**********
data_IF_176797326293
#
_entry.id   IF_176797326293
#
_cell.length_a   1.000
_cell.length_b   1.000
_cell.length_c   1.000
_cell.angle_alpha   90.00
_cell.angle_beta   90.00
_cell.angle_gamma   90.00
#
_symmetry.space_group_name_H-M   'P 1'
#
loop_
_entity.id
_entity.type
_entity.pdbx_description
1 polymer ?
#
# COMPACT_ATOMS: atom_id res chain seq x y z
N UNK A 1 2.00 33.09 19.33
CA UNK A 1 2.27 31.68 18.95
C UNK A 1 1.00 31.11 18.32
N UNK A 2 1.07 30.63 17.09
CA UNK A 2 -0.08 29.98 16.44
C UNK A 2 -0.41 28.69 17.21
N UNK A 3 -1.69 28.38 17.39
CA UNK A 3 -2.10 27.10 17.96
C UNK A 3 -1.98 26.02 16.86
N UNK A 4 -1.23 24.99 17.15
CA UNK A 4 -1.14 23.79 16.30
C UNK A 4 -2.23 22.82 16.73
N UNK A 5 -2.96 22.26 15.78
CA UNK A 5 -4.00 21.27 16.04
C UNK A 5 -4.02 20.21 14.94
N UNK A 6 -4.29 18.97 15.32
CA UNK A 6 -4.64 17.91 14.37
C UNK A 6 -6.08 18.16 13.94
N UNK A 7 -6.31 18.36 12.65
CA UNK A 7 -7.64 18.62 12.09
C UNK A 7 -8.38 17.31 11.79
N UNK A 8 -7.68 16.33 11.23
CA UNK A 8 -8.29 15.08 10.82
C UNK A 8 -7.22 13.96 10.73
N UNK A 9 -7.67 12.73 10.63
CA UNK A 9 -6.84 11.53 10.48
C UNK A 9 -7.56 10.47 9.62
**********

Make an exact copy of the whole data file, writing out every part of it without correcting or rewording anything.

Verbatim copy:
data_IF_176797326293
#
_entry.id   IF_176797326293
#
_cell.length_a   1.000
_cell.length_b   1.000
_cell.length_c   1.000
_cell.angle_alpha   90.00
_cell.angle_beta   90.00
_cell.angle_gamma   90.00
#
_symmetry.space_group_name_H-M   'P 1'
#
loop_
_entity.id
_entity.type
_entity.pdbx_description
1 polymer ?
#
# COMPACT_ATOMS: atom_id res chain seq x y z
N UNK A 1 2.00 33.09 19.33
CA UNK A 1 2.27 31.68 18.95
C UNK A 1 1.00 31.11 18.32
N UNK A 2 1.07 30.63 17.09
CA UNK A 2 -0.08 29.98 16.44
C UNK A 2 -0.41 28.69 17.21
N UNK A 3 -1.69 28.38 17.39
CA UNK A 3 -2.10 27.10 17.96
C UNK A 3 -1.98 26.02 16.86
N UNK A 4 -1.23 24.99 17.15
CA UNK A 4 -1.14 23.79 16.30
C UNK A 4 -2.23 22.82 16.73
N UNK A 5 -2.96 22.26 15.78
CA UNK A 5 -4.00 21.27 16.04
C UNK A 5 -4.02 20.21 14.94
N UNK A 6 -4.29 18.97 15.32
CA UNK A 6 -4.64 17.91 14.37
C UNK A 6 -6.08 18.16 13.94
N UNK A 7 -6.31 18.36 12.65
CA UNK A 7 -7.64 18.62 12.09
C UNK A 7 -8.38 17.31 11.79
N UNK A 8 -7.68 16.33 11.23
CA UNK A 8 -8.29 15.08 10.82
C UNK A 8 -7.22 13.96 10.73
N UNK A 9 -7.67 12.73 10.63
CA UNK A 9 -6.84 11.53 10.48
C UNK A 9 -7.56 10.47 9.62